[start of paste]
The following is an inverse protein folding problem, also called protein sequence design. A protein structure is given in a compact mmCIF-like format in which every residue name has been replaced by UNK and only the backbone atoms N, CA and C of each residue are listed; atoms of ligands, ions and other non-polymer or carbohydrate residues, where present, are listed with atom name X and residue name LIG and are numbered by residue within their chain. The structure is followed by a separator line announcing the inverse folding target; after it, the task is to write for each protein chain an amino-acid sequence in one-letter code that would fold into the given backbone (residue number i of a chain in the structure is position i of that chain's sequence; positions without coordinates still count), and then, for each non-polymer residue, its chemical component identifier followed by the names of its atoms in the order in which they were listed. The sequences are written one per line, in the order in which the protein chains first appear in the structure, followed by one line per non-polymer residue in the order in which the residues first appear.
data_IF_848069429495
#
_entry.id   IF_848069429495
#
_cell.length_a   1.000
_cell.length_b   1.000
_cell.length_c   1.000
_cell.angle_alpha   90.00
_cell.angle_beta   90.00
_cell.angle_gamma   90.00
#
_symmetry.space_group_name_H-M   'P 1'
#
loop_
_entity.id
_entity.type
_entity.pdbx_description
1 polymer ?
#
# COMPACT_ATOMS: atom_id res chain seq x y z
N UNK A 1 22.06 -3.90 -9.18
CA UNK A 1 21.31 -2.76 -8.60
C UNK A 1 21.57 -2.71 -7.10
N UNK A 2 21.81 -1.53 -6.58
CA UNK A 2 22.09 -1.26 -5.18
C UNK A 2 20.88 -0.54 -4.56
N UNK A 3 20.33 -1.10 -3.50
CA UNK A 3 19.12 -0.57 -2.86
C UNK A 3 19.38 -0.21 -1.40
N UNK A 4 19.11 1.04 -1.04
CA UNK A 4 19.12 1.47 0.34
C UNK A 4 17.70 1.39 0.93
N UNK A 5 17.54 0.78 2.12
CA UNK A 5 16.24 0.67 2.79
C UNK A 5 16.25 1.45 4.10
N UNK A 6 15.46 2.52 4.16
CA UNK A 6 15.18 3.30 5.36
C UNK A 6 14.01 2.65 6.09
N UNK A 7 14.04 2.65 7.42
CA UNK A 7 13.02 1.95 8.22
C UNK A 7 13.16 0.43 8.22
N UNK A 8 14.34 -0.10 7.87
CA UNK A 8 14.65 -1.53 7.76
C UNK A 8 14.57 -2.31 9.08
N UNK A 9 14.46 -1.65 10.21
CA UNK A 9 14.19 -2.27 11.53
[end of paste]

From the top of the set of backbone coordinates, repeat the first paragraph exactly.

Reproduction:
The following is an inverse protein folding problem, also called protein sequence design. A protein structure is given in a compact mmCIF-like format in which every residue name has been replaced by UNK and only the backbone atoms N, CA and C of each residue are listed; atoms of ligands, ions and other non-polymer or carbohydrate residues, where present, are listed with atom name X and residue name LIG and are numbered by residue within their chain. The structure is followed by a separator line announcing the inverse folding target; after it, the task is to write for each protein chain an amino-acid sequence in one-letter code that would fold into the given backbone (residue number i of a chain in the structure is position i of that chain's sequence; positions without coordinates still count), and then, for each non-polymer residue, its chemical component identifier followed by the names of its atoms in the order in which they were listed. The sequences are written one per line, in the order in which the protein chains first appear in the structure, followed by one line per non-polymer residue in the order in which the residues first appear.